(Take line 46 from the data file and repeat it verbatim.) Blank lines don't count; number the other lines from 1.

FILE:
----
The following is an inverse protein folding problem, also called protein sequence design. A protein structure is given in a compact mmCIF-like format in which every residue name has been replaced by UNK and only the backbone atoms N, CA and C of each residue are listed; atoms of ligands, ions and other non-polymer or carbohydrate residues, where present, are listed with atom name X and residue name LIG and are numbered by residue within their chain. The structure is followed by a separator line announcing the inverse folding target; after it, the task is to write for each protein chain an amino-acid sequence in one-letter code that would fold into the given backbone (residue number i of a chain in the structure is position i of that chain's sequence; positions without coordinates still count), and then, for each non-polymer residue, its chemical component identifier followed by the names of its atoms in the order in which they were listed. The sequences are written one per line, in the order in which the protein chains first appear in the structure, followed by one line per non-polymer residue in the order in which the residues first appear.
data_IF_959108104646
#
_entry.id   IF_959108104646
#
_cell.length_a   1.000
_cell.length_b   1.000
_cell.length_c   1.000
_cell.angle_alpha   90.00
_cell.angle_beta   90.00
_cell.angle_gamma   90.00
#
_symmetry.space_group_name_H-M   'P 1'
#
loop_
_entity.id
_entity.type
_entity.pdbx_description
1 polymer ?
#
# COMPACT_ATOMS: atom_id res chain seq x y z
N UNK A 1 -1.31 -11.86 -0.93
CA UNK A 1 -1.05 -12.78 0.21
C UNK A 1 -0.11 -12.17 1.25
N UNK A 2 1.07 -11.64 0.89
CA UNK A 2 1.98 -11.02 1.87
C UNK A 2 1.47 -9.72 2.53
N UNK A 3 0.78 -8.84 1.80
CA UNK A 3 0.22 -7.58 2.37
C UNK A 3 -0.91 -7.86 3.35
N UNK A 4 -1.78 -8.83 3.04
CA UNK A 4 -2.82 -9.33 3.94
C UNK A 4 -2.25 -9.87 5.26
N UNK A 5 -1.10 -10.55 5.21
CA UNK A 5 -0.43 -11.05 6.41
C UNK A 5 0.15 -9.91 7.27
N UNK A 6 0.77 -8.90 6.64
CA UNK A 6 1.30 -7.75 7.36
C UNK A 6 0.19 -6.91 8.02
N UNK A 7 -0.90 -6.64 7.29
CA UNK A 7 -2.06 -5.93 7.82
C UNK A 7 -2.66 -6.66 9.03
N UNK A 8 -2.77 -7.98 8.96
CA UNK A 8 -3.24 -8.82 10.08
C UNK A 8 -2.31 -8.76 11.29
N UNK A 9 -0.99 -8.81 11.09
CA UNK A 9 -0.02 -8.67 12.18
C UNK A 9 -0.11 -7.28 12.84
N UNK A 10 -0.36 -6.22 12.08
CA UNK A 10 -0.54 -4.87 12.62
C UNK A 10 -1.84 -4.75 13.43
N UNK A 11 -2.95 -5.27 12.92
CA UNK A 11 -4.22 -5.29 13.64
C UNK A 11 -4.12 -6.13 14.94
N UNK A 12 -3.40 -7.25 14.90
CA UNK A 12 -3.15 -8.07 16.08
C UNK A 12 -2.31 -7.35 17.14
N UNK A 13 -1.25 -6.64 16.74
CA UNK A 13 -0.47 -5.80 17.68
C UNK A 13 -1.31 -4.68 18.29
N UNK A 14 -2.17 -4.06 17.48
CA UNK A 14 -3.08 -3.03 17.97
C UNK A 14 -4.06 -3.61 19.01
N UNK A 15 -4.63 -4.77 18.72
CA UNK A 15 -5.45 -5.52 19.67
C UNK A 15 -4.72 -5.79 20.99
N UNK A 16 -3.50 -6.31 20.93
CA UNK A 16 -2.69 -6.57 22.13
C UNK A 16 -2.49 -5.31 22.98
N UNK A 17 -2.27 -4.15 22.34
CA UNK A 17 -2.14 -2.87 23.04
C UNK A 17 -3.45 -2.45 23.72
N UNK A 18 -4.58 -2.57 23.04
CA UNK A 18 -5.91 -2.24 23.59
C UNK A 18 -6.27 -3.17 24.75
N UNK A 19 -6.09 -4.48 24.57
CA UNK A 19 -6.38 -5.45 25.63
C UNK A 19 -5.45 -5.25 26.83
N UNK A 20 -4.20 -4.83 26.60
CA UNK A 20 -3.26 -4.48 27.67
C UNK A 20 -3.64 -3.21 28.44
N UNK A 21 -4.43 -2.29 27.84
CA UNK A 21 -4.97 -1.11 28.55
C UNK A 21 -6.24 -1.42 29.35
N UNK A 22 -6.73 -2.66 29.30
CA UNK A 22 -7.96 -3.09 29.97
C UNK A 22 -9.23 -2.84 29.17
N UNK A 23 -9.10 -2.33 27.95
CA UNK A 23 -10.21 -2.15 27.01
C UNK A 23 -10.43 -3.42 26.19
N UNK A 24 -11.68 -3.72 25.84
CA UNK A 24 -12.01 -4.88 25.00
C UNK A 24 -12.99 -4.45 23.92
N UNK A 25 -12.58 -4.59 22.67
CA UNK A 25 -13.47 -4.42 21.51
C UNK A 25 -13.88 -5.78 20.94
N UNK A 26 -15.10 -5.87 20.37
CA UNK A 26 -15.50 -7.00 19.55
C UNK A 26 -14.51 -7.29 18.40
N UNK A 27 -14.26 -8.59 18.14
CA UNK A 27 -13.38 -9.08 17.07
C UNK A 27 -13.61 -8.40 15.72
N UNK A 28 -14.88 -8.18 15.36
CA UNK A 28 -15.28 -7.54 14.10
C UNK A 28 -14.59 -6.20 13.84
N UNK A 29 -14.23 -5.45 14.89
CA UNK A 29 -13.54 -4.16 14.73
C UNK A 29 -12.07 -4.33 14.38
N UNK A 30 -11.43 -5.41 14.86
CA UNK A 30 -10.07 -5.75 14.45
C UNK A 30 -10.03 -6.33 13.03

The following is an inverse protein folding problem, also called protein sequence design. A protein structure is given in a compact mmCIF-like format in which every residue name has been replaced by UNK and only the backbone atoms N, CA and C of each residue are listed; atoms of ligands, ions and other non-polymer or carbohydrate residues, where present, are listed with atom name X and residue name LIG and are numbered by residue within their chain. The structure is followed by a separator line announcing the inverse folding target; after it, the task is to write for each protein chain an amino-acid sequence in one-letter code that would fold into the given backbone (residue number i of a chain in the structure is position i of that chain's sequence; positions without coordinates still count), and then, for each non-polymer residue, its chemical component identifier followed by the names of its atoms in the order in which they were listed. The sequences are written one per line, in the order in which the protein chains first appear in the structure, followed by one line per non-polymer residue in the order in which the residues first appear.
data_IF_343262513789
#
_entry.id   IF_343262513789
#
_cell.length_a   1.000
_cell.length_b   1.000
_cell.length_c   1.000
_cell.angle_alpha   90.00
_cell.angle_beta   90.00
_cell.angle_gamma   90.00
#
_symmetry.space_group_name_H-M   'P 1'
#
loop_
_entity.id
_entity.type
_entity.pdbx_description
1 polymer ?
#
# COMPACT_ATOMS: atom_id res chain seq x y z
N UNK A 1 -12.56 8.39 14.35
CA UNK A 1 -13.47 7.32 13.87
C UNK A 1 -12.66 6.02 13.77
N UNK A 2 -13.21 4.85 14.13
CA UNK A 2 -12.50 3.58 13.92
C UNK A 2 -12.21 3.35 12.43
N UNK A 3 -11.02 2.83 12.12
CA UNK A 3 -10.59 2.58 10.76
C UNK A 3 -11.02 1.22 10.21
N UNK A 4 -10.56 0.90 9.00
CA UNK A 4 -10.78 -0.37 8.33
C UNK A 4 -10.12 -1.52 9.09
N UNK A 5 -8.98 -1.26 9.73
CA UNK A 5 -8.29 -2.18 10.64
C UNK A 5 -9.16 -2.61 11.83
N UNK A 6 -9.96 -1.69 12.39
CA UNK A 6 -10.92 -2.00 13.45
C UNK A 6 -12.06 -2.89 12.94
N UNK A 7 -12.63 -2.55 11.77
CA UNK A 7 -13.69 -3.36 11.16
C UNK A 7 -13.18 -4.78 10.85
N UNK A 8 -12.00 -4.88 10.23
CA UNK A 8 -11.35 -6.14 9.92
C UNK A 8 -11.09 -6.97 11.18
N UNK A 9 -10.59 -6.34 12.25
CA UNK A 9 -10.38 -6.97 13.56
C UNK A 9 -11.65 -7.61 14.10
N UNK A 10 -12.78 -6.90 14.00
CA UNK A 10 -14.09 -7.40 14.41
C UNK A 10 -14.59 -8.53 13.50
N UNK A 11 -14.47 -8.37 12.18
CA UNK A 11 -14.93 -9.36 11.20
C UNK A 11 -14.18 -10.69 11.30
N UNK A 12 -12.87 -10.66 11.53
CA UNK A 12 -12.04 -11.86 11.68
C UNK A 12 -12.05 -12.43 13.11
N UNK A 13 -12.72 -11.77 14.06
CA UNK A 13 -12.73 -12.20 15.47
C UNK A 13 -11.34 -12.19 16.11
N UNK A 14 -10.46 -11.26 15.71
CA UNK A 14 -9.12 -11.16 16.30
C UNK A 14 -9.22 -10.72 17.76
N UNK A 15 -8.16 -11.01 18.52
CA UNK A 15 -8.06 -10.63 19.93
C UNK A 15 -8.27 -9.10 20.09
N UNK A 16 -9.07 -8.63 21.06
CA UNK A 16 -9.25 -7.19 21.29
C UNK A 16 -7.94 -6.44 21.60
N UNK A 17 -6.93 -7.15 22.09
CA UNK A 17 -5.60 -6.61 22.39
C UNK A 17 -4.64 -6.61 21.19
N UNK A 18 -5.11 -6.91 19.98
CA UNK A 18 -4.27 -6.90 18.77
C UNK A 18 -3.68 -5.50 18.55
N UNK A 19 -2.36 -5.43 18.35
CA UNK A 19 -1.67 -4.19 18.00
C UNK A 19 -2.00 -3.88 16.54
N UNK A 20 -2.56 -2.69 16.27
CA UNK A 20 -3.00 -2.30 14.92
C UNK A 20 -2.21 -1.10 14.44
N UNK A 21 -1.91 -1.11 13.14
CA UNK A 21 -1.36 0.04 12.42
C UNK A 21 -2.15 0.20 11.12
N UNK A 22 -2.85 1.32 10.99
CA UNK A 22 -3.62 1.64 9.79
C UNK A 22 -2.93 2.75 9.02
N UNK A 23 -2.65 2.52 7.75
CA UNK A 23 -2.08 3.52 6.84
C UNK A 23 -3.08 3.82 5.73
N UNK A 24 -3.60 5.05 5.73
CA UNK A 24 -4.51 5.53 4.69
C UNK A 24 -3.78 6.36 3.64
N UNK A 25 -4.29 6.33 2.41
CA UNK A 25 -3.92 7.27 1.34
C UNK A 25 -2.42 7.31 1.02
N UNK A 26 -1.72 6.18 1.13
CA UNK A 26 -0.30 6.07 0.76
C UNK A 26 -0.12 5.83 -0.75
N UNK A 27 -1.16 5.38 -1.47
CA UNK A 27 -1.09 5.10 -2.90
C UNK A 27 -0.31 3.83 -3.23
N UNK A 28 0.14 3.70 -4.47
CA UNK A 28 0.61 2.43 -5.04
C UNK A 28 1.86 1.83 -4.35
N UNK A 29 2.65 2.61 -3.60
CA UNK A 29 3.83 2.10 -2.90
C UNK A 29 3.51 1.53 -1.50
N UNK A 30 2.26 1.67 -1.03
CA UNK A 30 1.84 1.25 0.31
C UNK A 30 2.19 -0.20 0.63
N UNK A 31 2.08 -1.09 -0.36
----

N UNK A 9 -0.99 -8.81 11.09